Before you create the load balancer, you need to have some backend server instances to which the load balancer can route traffic. In this section, you create three identical Compute Engine virtual machine instances that you can use as backends for your load balancer. After the backends have been created, you configure their respective Apache servers to use SSL.

Create your load balancer backends

To create your load balancer backends and allow them to be accessed by external HTTPS traffic:

  1. Create your virtual machine instances, tag them identically, install Apache Web Server on them, and enable Apache's SSL module:

    for i in {1..3}; \
      do \
        gcloud compute instances create www-$i --tags be-tag \
          --zone us-central1-f \
          --metadata startup-script="#! /bin/bash
          apt-get update
          apt-get install -y apache2
          /usr/sbin/a2ensite default-ssl
          service apache2 reload
          /usr/sbin/a2enmod ssl
              "; \
      done
    
  2. Create a firewall rule to allow external HTTPS traffic to reach your target instances:

    gcloud compute firewall-rules create https-firewall \
      --target-tags be-tag --allow tcp:443
    
  3. Obtain the external IP addresses of your instances:

    gcloud compute instances list
    
  4. Run curl to verify that each instance is up and running:

    curl -k https://IP_ADDRESS_HERE
    
Note: The -k flag allows you to bypass the curl command's standard SSL/TLS certificate verification. This flag is necessary because, although the startup script configured Apache to receive HTTPS traffic on each instance, the instances do not yet have SSL certificates installed.

Install your SSL certificates

Now that your backend server instances are healthy and running properly, you can install your key, certificate, and PEM file (if applicable) on each. Begin by copying the files to the instances as follows:

for i in {1..3};
  do \
    gcloud compute copy-files /local/path/to/ssl-certs \
      root@www-$i:/etc/apache2; \
  done

Next, for each instance, perform the following tasks:

  1. Establish an SSH connection to the instance:

    gcloud compute ssh [INSTANCE_NAME]
    
  2. Edit default-ssl:

    sudo nano /etc/apache2/sites-enabled/default-ssl
    
  3. Find the following lines:

    SSLCertificateFile    /etc/ssl/certs/ssl-cert-snakeoil.pem
    SSLCertificateKeyFile /etc/ssl/private/ssl-cert-snakeoil.key
    
  4. Replace the example paths with the paths to your own certificate and key:

    SSLCertificateFile /etc/apache2/ssl-certs/example.crt SSLCertificateKeyFile /etc/apache2/ssl-certs/example.key

  5. If applicable, find the line that starts with SSLCertificateChainFile and replace that path with the path to the SSL certificate chain file provided by your certificate authority.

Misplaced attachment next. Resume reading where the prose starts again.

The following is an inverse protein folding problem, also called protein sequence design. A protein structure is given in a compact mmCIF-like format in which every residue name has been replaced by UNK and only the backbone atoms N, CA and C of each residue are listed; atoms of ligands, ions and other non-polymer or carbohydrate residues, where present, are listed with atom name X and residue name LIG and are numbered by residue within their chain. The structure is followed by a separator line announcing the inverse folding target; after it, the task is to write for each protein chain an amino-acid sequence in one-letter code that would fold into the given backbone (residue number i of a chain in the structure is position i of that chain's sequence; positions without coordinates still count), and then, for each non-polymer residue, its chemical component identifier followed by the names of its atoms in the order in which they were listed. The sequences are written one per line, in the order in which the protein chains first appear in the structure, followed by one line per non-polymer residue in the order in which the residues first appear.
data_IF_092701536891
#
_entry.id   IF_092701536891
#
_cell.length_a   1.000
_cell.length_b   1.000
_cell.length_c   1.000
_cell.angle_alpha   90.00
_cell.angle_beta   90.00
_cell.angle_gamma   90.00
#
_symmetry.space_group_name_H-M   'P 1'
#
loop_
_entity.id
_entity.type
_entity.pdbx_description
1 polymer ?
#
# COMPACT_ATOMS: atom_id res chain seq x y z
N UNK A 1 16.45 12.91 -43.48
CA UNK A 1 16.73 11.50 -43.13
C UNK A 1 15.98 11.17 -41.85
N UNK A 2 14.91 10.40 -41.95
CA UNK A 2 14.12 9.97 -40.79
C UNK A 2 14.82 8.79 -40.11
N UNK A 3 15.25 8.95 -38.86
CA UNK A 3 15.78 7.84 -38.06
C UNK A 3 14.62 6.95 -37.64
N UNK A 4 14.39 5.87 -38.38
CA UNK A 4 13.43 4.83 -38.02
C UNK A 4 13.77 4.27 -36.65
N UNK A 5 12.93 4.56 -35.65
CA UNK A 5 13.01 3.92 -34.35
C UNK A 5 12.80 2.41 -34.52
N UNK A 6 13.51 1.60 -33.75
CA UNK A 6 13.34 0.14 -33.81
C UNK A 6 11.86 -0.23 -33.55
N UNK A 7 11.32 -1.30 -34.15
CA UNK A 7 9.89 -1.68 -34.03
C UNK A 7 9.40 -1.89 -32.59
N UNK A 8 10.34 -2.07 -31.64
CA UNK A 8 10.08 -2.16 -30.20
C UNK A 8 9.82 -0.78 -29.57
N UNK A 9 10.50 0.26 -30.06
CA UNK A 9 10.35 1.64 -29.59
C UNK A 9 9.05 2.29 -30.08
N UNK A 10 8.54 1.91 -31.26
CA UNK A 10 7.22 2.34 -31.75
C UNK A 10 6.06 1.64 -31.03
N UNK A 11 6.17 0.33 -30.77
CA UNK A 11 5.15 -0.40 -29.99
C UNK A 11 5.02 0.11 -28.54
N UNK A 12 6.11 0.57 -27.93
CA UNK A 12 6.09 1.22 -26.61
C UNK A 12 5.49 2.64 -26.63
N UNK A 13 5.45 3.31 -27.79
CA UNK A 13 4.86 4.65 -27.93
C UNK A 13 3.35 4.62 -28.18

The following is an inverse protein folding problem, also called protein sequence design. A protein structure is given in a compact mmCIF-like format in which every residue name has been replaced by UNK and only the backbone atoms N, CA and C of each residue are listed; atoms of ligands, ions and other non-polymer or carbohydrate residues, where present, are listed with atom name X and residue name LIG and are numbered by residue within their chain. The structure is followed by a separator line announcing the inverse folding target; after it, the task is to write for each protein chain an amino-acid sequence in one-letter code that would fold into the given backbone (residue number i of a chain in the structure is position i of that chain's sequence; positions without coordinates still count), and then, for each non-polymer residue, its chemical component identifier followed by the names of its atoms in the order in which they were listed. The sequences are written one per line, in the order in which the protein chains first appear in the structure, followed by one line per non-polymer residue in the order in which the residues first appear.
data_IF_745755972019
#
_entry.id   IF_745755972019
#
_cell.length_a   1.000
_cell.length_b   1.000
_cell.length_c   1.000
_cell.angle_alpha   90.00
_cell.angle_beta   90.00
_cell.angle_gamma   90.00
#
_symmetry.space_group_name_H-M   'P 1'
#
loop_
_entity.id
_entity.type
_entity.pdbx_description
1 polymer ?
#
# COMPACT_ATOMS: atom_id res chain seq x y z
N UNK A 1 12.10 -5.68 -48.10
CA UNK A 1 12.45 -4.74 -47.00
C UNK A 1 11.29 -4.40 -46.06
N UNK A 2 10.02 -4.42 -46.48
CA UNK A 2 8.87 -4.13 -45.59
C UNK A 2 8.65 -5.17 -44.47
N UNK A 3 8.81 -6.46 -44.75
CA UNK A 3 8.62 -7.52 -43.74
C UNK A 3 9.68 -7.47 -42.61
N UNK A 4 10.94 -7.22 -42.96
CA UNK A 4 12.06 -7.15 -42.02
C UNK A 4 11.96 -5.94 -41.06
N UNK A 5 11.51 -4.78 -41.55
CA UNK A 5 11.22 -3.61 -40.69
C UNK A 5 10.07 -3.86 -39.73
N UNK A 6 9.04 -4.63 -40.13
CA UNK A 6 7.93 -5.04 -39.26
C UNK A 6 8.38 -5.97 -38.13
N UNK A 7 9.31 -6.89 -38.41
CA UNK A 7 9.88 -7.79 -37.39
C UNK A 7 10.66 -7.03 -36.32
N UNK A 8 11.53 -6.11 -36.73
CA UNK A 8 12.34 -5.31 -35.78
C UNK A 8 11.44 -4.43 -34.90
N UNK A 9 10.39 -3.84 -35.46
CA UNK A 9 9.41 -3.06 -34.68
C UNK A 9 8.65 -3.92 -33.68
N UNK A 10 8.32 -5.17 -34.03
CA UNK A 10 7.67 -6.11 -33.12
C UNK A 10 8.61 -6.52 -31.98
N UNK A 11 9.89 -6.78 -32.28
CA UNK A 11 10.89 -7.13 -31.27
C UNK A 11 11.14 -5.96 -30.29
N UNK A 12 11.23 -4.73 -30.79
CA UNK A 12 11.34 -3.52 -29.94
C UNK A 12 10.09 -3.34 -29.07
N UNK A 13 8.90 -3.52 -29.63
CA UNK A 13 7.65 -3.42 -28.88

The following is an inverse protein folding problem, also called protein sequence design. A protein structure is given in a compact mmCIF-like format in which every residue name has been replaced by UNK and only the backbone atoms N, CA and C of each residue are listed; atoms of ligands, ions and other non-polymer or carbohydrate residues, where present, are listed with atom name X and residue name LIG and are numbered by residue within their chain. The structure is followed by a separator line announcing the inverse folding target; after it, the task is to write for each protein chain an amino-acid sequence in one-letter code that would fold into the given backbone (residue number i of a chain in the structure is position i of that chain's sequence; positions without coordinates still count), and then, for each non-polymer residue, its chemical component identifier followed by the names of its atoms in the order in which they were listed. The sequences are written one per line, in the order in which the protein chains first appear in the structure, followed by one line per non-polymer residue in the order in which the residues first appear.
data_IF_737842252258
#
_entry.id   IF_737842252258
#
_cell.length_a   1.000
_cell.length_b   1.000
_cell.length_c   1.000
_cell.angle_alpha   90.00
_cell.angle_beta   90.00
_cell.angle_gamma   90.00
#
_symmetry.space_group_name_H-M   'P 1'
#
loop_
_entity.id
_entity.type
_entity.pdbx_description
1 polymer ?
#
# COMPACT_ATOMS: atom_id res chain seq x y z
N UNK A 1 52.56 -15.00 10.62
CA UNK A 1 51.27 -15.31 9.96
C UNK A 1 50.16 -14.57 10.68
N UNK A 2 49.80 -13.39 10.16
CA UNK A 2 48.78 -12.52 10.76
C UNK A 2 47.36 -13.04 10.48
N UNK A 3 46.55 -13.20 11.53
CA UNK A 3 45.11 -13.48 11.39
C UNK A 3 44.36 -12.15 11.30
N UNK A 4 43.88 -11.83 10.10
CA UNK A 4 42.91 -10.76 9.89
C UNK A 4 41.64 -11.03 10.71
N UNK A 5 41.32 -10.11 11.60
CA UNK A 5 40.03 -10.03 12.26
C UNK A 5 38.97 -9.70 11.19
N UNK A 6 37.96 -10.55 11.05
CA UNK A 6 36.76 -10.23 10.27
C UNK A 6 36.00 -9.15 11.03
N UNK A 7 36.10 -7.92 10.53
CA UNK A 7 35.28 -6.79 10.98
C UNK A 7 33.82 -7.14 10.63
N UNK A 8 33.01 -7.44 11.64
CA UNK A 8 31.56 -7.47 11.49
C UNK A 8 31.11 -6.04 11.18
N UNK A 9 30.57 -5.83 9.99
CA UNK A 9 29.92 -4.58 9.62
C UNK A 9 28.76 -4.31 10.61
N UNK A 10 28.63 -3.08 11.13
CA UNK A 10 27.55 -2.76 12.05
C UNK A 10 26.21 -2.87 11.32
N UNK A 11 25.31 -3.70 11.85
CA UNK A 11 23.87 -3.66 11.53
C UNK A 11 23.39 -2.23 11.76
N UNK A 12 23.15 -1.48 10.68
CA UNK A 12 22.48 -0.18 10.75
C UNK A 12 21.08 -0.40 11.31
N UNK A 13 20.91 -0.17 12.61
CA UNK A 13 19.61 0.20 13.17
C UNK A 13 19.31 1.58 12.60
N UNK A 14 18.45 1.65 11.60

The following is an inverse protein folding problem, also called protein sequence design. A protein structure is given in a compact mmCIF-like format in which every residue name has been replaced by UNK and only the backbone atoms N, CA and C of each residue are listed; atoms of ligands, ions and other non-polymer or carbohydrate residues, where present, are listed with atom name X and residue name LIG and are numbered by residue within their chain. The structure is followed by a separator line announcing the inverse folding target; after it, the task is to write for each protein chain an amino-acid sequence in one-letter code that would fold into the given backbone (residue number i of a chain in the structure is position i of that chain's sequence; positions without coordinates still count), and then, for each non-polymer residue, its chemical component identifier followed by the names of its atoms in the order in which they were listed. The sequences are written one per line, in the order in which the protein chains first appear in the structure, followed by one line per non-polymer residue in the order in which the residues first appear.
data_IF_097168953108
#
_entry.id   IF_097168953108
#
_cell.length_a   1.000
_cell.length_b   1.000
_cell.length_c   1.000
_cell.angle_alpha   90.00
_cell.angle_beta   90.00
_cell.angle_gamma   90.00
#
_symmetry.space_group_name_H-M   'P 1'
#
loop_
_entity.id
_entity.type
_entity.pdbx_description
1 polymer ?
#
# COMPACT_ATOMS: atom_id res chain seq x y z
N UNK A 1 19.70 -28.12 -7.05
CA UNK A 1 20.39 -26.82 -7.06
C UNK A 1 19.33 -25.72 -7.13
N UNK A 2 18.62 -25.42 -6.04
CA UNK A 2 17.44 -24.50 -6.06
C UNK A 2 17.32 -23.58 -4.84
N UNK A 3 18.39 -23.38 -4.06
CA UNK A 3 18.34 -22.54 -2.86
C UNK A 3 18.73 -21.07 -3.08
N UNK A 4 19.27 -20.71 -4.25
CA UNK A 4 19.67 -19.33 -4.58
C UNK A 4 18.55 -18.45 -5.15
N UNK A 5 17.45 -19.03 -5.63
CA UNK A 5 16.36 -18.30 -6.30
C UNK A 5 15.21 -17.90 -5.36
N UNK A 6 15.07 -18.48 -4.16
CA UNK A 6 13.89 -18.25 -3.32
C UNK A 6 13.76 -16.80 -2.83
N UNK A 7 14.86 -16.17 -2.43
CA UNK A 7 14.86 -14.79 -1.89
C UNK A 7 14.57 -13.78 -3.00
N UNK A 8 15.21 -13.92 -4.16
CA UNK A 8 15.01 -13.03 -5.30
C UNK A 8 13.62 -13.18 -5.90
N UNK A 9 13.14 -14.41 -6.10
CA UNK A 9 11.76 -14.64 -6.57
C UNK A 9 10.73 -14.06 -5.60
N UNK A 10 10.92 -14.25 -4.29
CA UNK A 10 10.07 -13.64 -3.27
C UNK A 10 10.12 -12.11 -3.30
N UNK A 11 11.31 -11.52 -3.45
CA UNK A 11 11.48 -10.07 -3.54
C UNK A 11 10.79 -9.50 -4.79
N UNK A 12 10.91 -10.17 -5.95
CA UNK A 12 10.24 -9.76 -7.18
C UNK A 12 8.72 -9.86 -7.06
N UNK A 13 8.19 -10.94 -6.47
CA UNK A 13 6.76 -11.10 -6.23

6. Reload Apache:

    sudo service apache2 reload
    
  7. Repeat steps 1-6 for each instance.

Create and configure the load balancer

Now that your backend servers are in place, create your load balancer and configure it to route traffic to them.

Create the NGINX instance

To create your NGINX instance:

  1. Create a new static IP address:

    gcloud compute addresses create lb-ip \
      --region us-central1
    
  2. Create a firewall rule to allow external HTTP traffic to reach your load balancer instance. Later in this tutorial, you configure the load balancer to redirect this traffic through your HTTPS proxy:

    gcloud compute firewall-rules create http-firewall \
       --target-tags lb-tag --allow tcp:80
    
  3. Create a new Compute Engine instance, assign your new static IP address to the instance, and tag the instance so that it can receive both HTTP and HTTPS traffic:

    gcloud compute instances create nginx-lb \
      --zone us-central1-f --address lb-ip \
      --tags lb-tag,be-tag
    
  4. Establish an SSH connection to the nginx-lb instance:

    gcloud compute ssh nginx-lb
    
  5. Update the instance's Debian repositories (as user@nginx-lb):

    sudo apt-get update
    
  6. Install NGINX:

    sudo apt-get install -y nginx
    
  7. Run the exit command to exit your SSH session.

After you've exited your session, use gcloud compute to copy your private key, SSL/TLS certificate, and (if applicable) certificate authority PEM file to the load balancer instance:

gcloud compute copy-files /local/path/to/ssl-certs \
  root@nginx-lb:/etc/nginx --zone us-central1-f

Create your virtual host

Now that you've installed NGINX on and copied your SSL/TLS files to your instance, you can start configuring the NGINX installation as an HTTPS load balancer:

  1. Run the following command to view a list of your instances' IPs:

    gcloud compute instances list